Looking for adventure
She’s sung to manta rays. Nearly died in South Africa after a bull elephant charged her frightened horse, who ran off under a tree branch that whacked her in the head, knocking her out. And there was the wild zipline ride over Victoria Falls.
More? You bet. The time the lanterns went out while deep in Catacombs Cave at Lava Beds National Monument. Tantalizingly delightful hikes and kayak trips in New Zealand. Rumpy-bumpy landings in airplanes so violent that she almost had her insides out.
Micki Dwelley of Klamath Falls is no stranger to adventure. It’s something she feasts on. In recent years her birthday outings have been especially memorable. At age 70 she went parachuting. A year later she tried paragliding. At 72 it was off to South Africa with her daughter, Joelle Wilson, for fun times and the unplanned elephant near-disaster.
“I like to do something exciting for every birthday,” she explains. “I’d rather have an adventure than receive a gift.”
Dwelley’s 73rd birthday was Sept. 30. Trying to save money for next year’s outing, when she wants to participate in a program that will allow her to ride in a fighter jet, she decided to stay closer to home this year.
So, after extensive planning and preparation, Dwelley climbed into her kayak Oct. 19 at a launching point on Upper Klamath Lake near the place where Highway 140 begins its climb up Doak Mountain and paddled about five miles south along the shoreline to the boat docks at the Running Y Ranch.
No big deal? That was just the beginning of an eight-leg paddle that took Dwelley nearly 90 miles around Upper Klamath Lake’s shore.
“We are so lucky to be living in the beautiful country,” she says, reflecting on her mostly solo paddle. “I’d be out there and it was me and the lake and the mountains. Honestly, I love the solitude, just being me and the birds.”
Unusually warm temperatures and mostly calm winds aided Dwelley. The second day she kayaked from Shoalwater Bay north to Howard Bay, taking about five hours to cover the 14 miles. “That was a pretty long one,” she admits, hastening to explain, “I don’t do it for speed because I want to be out. So gorgeous.”
Oct. 21 found her paddling from the Running Y past the Stone House to a friend’s marina off Lakeshore Drive. The next day she continued to the Klamath Yacht Club. An unexpected surprise extended her Oct. 23 trip from the yacht club along the lake’s southeast shore. Her planned takeout at Hagelstein Park didn’t happen because, damn, a beaver dam blocked the way.
“There was no way I could take the kayak out by myself,” she tells, so she paddled another five miles to Modoc Point, a day’s distance of about 20 miles over seven hours.
Dwelley’s next leg, 17 miles from the Rocky Point Resort back to Modoc Point, had her, her husband, Dorman Treadway, and her daughter, Joelle Wilson, anxious because the route goes through tules and areas exposed to potentially gusty winds. When she told a friend, Scott MacLeod, a volunteer member of Klamath County Sheriff’s Office small boat rescue unit, about her concerns, he offered to assist by periodically checking on her from his boat.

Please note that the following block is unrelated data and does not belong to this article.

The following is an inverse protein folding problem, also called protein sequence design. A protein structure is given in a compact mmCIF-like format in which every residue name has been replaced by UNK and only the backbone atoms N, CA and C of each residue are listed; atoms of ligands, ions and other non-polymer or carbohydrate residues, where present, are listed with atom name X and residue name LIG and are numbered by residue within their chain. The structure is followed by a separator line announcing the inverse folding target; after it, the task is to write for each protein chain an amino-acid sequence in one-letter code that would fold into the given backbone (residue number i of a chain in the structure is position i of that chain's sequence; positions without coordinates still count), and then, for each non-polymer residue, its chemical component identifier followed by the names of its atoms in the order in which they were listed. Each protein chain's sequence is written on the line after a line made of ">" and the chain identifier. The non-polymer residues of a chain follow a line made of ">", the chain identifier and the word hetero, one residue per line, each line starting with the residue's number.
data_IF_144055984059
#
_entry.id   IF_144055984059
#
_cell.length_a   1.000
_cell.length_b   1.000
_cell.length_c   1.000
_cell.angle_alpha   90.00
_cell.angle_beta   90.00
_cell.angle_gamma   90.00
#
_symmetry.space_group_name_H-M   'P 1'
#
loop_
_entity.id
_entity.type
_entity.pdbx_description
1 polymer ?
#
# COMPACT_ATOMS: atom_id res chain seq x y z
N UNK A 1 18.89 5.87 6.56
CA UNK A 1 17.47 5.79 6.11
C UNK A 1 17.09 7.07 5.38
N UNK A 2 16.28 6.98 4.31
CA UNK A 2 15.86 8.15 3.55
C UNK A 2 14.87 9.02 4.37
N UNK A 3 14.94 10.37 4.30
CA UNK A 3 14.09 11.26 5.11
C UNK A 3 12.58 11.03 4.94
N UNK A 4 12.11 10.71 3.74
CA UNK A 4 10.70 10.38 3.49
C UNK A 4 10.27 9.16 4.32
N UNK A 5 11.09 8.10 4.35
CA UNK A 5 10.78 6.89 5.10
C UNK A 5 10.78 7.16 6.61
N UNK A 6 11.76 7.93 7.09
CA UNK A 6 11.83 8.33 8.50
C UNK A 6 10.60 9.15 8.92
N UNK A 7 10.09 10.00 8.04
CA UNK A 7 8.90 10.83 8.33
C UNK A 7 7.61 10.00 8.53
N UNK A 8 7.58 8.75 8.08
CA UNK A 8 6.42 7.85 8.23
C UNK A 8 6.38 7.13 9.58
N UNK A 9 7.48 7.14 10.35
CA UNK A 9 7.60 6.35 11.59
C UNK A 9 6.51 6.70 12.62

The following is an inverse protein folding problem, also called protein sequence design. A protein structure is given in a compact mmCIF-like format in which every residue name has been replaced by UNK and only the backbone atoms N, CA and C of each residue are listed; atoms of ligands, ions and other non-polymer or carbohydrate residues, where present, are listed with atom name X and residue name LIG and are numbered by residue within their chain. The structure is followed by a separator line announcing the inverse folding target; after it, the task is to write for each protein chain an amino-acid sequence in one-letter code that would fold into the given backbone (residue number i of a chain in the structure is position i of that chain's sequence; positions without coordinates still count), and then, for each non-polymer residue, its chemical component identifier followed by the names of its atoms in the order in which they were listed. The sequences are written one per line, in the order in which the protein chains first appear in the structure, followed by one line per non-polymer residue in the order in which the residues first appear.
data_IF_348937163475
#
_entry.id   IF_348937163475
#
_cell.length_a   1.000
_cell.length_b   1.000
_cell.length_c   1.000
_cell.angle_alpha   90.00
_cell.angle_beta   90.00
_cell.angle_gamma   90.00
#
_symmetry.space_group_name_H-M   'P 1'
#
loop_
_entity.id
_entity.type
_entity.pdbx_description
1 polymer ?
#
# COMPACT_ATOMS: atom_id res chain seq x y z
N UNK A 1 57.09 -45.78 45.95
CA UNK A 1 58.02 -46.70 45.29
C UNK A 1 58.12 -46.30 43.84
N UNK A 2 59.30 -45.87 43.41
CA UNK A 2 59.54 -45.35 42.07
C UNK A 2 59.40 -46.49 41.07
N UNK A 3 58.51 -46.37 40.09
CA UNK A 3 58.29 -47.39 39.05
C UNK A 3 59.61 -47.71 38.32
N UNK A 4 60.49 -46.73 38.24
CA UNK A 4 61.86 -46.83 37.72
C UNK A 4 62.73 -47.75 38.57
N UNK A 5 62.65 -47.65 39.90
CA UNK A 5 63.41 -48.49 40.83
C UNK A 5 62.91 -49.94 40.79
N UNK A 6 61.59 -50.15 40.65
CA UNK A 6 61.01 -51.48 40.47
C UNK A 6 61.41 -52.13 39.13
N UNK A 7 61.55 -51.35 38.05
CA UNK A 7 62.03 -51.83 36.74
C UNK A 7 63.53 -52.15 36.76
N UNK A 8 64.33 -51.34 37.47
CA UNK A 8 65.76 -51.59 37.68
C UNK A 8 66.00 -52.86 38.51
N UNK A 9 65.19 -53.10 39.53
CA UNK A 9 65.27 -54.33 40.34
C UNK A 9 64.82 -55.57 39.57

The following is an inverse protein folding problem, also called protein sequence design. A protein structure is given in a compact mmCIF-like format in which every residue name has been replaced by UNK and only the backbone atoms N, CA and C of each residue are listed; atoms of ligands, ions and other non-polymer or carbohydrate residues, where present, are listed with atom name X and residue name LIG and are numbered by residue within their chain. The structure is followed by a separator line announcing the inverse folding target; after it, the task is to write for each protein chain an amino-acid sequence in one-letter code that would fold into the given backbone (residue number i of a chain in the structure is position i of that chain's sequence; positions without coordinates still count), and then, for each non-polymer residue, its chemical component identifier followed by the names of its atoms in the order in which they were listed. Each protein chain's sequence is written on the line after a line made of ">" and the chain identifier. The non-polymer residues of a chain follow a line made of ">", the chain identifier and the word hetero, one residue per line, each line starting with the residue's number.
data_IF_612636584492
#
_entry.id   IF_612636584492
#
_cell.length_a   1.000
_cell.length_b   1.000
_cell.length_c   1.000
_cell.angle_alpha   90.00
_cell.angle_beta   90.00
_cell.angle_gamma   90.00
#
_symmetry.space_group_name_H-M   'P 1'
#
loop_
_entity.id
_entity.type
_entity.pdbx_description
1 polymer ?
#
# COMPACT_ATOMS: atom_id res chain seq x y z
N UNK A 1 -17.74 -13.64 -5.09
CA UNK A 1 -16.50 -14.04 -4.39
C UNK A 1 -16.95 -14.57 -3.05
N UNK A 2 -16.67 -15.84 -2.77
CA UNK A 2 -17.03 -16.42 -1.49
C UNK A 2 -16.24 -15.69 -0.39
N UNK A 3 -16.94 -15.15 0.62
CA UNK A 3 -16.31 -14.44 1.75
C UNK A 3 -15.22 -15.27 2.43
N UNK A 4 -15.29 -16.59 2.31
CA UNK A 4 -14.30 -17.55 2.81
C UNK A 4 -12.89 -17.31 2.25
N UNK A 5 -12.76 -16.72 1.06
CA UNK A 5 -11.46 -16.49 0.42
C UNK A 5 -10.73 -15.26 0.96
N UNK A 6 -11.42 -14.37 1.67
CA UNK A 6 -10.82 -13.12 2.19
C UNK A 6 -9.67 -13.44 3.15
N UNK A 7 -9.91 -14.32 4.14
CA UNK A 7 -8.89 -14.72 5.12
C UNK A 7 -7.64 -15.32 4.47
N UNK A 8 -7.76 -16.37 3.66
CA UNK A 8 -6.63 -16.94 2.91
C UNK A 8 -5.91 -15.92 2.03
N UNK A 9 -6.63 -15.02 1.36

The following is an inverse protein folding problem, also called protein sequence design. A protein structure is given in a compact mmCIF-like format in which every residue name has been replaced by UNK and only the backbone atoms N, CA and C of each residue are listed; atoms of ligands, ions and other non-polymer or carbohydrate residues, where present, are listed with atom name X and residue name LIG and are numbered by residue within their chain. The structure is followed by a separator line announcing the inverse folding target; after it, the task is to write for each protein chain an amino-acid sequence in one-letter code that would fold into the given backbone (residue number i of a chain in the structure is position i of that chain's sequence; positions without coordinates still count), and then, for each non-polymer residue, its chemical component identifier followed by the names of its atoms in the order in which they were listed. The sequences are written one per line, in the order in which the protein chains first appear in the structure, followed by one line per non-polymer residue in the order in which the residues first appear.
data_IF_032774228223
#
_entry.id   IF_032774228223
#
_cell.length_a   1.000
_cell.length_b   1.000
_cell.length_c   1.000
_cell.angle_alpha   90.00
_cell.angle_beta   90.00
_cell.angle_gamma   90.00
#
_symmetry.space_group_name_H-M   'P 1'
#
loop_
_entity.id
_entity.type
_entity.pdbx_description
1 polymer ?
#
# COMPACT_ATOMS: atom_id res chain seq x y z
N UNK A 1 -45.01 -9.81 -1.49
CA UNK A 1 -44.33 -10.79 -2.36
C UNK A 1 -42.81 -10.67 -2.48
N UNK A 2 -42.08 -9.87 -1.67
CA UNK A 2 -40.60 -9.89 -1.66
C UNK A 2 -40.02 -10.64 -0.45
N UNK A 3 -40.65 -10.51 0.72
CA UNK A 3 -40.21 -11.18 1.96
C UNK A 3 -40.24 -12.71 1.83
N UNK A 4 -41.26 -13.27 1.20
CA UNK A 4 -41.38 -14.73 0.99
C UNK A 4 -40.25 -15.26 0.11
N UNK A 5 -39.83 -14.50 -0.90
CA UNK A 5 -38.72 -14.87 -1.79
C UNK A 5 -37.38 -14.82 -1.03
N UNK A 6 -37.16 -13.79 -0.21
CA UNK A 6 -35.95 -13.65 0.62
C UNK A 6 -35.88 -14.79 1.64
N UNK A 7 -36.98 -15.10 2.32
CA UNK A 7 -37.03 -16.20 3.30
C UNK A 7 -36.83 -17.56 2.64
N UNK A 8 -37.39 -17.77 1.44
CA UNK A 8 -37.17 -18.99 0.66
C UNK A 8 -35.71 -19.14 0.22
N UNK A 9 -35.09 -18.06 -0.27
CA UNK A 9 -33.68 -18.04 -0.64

“I was apprehensive because it’s all marsh. The wind can pick up quickly,” explained Dwelley, who over the years has paddled many sections of the lake. “I knew I could go the distance. The problem was I didn’t know that part of the lake.”
Two-plus hours from her put-in, MacLeod and Mike Buhomo pulled alongside in their motorboat. They checked on Dwelley two other times before she finished the day’s journey, and she was very appreciative.
“The weather cooperated,” she recalls of the day. “It was beautiful.”
She could have completed the last leg, Shoalwater Bay to the Harriman Springs Resort at Rocky Point, in a day. Instead she stopped at Odessa Creek so that Joelle, who had accompanied her on an earlier leg, could join her for the grand finale on Tuesday, Nov. 5. They left later in the day than usual so they would reach the ending point at the Harriman Resort, where Dorman was waiting, for a celebratory dinner.
Oops. Surprise. The restaurant is open six days a week, but not on Tuesdays. The meal was delayed a night.
Although Dorman doesn’t paddle, Dwelley credits him with helping make the lake circuit possible, explaining, “He would deliver me and pick me up. I couldn’t have done it without him.”
Dwelley is already planning for next year — and beyond. Along with a ride in a fighter jet she’s mentally inventorying possibilities, like going to the Galapagos Islands, hiking to Machu Picchu, making another multi-adventure outing in New Zealand, swimming with 15,000-pound whale sharks in Baja, California. Closer to home, she wants to climb Mount McLoughlin and tackle who-knows-what other outdoor jaunts, like a loop kayak paddle around Agency Lake.
“We’re always looking for new things,” she says, explaining her husband and daughter help make her fantasies realities.
Dwelley regales in her memories of her trips, especially her Upper Klamath Lake tour, sometimes in not-to-be expected ways.
“I guess I became more aware. Aware that there’s more opportunities for kayaking in the fall or early spring when it (the lake) isn’t like pea soup.” But Dwelley also chuckles while thinking aloud that Upper Klamath’s notorious algae blooms aren’t necessarily a bad thing. “I’m thankful for the algae because if it wasn’t there it would be like Lake Tahoe. God has just blessed us with so much to do in this county.”
Reach freelance writer Lee Juillerat at email@example.com or 541-880-4139.